Raising a donor-conceived child: What we’ve learned from the donor conceived community

June 29, 2023

When raising a donor-conceived child, starting donor conception conversations from a very early age can be beneficial for the child’s emotional well-being and understanding of their identity, and make it easier on parents to tell before it becomes an awkward conversation. Here are some key considerations:

  1. Trust your children’s ability to grasp the concept from birth: Children consider their “parents” to be those who raised them, and are capable of grasping the idea that their genetic source may be different.
  2. Emphasize openness and honesty: Creating an environment of openness and honesty from the start establishes a foundation of trust and understanding with your child. This helps normalize the idea, ensure that the story is told from a place of love, and ensures that they grow up with an accurate understanding of their origins. Telling a child after they perceive their origin story can be detrimental to their self-understanding, confidence in their own story, and trust in you.
  3. Age-appropriate discussions: Tailor your conversations to suit your child’s age and comprehension level. Begin with simple explanations that they can understand, using language and concepts appropriate for their developmental stage.  For example, parents can start by framing their genetic components as pieces of a puzzle that were needed or seeds, and donors as “helpers” who gave a gift. As they grow older, you can provide more detailed information, gradually building their knowledge about their donor conception.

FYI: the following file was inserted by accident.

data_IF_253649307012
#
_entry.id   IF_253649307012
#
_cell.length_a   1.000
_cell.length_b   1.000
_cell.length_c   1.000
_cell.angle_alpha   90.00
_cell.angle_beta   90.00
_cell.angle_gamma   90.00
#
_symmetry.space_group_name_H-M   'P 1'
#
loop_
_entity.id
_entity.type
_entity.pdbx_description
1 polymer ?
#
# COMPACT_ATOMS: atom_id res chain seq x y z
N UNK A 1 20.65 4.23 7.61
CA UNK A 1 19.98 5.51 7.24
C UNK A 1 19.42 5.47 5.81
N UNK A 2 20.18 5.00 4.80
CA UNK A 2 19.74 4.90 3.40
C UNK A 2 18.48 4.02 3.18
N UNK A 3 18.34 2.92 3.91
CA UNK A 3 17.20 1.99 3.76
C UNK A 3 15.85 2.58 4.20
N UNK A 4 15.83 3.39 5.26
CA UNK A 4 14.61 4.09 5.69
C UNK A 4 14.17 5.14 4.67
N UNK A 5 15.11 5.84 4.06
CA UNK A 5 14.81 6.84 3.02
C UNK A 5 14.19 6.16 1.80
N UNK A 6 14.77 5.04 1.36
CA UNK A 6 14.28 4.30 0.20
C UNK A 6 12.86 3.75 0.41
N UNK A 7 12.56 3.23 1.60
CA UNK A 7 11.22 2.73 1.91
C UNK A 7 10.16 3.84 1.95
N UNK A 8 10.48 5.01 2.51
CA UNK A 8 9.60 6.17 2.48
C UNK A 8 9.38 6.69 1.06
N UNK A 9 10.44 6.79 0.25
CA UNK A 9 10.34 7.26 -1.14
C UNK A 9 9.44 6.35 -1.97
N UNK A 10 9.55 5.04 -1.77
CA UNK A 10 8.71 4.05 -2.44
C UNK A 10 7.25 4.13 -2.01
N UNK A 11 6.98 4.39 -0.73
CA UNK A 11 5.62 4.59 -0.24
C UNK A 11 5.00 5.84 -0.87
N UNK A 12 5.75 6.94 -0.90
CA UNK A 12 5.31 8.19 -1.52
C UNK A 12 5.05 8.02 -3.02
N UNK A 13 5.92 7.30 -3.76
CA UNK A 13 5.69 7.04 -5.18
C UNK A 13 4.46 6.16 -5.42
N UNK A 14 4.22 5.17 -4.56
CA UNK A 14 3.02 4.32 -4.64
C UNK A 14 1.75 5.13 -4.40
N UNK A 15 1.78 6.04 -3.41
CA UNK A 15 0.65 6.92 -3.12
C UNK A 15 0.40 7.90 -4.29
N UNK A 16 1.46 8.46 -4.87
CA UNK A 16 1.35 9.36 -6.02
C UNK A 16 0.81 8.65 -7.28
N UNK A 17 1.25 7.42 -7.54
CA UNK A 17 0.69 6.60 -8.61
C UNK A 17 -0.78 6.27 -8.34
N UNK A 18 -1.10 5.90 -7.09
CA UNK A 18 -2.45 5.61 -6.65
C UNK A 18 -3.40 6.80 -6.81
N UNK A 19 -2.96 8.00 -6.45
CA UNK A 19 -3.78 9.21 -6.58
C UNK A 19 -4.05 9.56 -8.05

4. Use age-appropriate resources: Utilize age-appropriate books, stories, or other resources that explain the concept of donor conception in a child-friendly manner.  There are many books written for toddler age and younger! These resources can help your child grasp the idea in a relatable and accessible way.
  5. Encourage questions and open dialogue: Create a safe space where your child feels comfortable asking questions about their donor conception at any age. Encourage curiosity and be prepared to address their inquiries honestly and openly. By fostering open dialogue, you demonstrate that their feelings and questions are valid and valued.
  6. Normalize their experience: Help your child understand that being donor-conceived is a normal and positive aspect of their identity. Emphasize that families are created in various ways and that their unique story is a special part of who they are.
  7. Seek professional guidance: If you have concerns or need additional support in navigating these conversations, consider seeking guidance from professionals experienced in reproductive issues or donor conception. They can provide personalized advice and help address any specific challenges you may encounter.
  8. It’s okay not to foster a relationship with genetic connections from the start: Knowing that one is donor conceived and having information about a donor is a great foundation, and for some, may be enough – not all donor conceived people want to know their genetic contributors or siblings.  You can simply give them the opportunity to connect if/when they are interested. Some families do want to foster a relationship from a young age so that the children can bond.

Remember, the goal is to create an environment of openness and understanding right from the start. By discussing their donor conception when they are very young, you set the stage for a healthy and informed understanding of their identity as they grow older.